In the line of the Singapore-based trilogy by Kevin Kwan, Windfall, by Diksha Basu delves into the adventures of an Indian family into new money. After a life of hard work, Jha family is overwhelmed by the chance of starting anew, in a new posh neighbourhood, where they can order a sofa from Japan with Swarovski crystals - not so comfy for your back - and fly business to visit their son which is theoretically study for an MBA in Ithaca - not Cornell.
The Jhas are not completely 'new money' type - that kind of people who are so overwhelmed by their success although they can hardly can write and read. They are middle class and belonged to a knit-tighted - maybe too much - 'normal' Delhi neighbourhood. They are not turning their back to their former neighbours and friends - although clumsly doing their best to come along to their new acquaintances from the posh areas, so extravagant that they ordered to a painter to make a copy of the Sixtine Chapel - men dressed though - for their living room's ceiling.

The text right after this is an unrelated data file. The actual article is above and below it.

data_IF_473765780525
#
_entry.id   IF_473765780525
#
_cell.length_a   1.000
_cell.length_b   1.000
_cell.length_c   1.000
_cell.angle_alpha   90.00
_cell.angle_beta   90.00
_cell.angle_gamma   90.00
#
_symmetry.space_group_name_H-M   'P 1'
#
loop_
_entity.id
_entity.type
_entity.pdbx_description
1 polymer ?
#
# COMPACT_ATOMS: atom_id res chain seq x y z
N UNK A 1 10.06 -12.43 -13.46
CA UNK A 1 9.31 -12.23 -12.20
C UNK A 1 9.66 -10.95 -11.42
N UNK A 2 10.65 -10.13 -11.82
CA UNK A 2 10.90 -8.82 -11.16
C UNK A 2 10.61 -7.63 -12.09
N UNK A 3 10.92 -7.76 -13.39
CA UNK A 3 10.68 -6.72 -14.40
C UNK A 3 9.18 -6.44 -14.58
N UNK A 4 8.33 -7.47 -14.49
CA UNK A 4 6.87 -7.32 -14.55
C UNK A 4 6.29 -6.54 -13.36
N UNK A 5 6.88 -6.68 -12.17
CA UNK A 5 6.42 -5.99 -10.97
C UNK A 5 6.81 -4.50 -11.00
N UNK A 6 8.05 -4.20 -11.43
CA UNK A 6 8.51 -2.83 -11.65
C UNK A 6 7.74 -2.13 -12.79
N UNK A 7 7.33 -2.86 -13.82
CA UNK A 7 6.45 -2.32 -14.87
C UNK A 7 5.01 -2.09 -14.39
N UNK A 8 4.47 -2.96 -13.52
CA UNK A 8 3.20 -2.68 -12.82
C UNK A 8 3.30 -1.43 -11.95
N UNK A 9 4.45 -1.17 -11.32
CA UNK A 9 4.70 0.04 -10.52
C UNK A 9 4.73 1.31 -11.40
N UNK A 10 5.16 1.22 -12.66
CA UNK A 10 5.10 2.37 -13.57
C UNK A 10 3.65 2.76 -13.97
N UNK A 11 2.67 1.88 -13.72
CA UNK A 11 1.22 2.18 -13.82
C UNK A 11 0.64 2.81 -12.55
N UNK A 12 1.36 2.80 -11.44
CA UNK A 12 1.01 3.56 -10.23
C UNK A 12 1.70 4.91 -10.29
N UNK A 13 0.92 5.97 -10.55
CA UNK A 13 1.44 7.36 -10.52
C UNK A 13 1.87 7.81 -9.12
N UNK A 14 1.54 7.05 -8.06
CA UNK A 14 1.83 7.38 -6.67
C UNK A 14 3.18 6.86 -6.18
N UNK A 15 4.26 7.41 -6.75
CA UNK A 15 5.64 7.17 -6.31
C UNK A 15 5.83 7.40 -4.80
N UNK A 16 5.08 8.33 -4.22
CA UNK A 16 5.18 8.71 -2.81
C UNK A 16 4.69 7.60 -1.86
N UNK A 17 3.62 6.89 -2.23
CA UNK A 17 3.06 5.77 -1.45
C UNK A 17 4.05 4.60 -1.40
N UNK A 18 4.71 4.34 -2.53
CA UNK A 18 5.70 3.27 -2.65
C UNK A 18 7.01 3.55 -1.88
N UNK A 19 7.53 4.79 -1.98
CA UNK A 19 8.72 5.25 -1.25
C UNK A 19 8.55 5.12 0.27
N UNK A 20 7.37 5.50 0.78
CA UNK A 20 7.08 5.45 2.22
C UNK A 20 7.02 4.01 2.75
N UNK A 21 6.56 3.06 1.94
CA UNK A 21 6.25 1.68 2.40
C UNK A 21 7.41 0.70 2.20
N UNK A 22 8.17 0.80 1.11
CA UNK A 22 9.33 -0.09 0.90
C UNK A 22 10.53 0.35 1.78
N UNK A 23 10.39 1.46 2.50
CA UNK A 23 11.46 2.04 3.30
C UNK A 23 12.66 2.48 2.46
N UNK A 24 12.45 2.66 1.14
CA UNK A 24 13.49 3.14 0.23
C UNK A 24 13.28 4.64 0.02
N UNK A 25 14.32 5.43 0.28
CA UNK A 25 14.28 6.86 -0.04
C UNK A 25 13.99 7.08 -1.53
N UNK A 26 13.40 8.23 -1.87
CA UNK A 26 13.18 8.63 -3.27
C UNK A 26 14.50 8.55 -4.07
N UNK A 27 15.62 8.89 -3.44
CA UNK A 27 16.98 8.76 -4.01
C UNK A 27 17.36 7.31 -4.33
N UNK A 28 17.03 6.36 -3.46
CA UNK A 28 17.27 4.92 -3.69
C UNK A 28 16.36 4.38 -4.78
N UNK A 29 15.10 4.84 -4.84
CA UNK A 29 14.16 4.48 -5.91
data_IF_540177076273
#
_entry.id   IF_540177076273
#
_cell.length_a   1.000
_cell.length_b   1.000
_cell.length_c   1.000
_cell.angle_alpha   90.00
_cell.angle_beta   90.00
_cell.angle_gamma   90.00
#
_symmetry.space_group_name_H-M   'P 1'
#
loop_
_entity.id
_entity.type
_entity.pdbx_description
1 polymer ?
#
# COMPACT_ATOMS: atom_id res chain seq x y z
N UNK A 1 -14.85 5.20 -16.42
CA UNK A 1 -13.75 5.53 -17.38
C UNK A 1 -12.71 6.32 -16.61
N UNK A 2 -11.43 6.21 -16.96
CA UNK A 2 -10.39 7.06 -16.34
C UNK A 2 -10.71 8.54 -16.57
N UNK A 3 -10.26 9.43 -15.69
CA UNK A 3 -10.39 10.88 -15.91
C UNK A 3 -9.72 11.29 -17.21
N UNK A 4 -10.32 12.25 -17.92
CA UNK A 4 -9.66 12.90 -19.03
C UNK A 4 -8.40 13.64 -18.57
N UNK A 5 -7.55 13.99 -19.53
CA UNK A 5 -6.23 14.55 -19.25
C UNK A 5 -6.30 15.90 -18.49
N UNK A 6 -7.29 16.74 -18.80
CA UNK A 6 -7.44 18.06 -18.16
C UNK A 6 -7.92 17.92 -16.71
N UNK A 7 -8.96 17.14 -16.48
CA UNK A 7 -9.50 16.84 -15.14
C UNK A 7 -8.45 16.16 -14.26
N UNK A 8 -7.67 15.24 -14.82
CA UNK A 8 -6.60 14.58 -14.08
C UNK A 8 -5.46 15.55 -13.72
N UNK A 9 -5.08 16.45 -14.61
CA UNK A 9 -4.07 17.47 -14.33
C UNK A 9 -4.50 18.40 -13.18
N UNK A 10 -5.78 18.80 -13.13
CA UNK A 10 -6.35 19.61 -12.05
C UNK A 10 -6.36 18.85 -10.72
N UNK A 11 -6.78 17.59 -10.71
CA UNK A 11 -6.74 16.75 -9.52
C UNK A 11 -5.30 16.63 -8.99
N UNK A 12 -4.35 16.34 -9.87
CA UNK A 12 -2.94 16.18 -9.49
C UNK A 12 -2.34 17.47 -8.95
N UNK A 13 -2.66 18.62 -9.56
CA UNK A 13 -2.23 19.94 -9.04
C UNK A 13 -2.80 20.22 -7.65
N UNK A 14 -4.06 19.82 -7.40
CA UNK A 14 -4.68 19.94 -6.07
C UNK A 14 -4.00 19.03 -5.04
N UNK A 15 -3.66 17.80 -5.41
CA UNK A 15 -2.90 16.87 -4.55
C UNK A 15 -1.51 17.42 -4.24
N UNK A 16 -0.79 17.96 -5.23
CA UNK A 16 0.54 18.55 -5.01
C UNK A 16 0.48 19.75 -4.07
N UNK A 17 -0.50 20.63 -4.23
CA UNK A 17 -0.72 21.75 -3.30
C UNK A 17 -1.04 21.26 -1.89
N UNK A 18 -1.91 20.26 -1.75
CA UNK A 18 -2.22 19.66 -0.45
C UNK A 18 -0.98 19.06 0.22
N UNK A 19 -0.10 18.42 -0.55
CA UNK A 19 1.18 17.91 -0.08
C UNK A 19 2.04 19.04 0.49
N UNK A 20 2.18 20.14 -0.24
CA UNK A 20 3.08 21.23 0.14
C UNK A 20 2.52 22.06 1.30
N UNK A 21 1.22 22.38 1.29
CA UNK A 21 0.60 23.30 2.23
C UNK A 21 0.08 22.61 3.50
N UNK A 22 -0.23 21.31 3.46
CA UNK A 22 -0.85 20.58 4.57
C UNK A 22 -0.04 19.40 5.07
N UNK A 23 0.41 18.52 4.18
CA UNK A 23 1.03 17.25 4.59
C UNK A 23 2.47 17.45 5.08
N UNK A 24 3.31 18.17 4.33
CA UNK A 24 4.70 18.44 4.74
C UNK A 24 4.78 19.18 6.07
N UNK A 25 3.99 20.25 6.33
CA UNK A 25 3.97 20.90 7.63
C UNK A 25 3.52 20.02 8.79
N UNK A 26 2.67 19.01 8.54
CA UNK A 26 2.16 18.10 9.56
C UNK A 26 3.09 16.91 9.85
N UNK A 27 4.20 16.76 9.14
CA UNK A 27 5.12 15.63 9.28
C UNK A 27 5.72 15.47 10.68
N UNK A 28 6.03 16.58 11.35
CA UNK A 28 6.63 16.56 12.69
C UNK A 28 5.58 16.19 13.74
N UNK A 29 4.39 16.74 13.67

The contrasts are hilarious when it comes both to the characters and the situations. It involves also some good for nothing sons, perhaps also the victims of too much wellbeing and money to reach at least for two generations, but also a realistic reflection on the place and role of the women, regardless of the financial stability of their family and success of their husbands. Did money changed the traditional society? It rather only challenges the status for a while, but changes are still at least one generation away.
Although the story is well told, I felt more than once that it was quite predictable and without any page-turning events. A slow yet reflective read, about a world on the move, but changing more slowly than the way in which money is changing hands.
Rating: 3 stars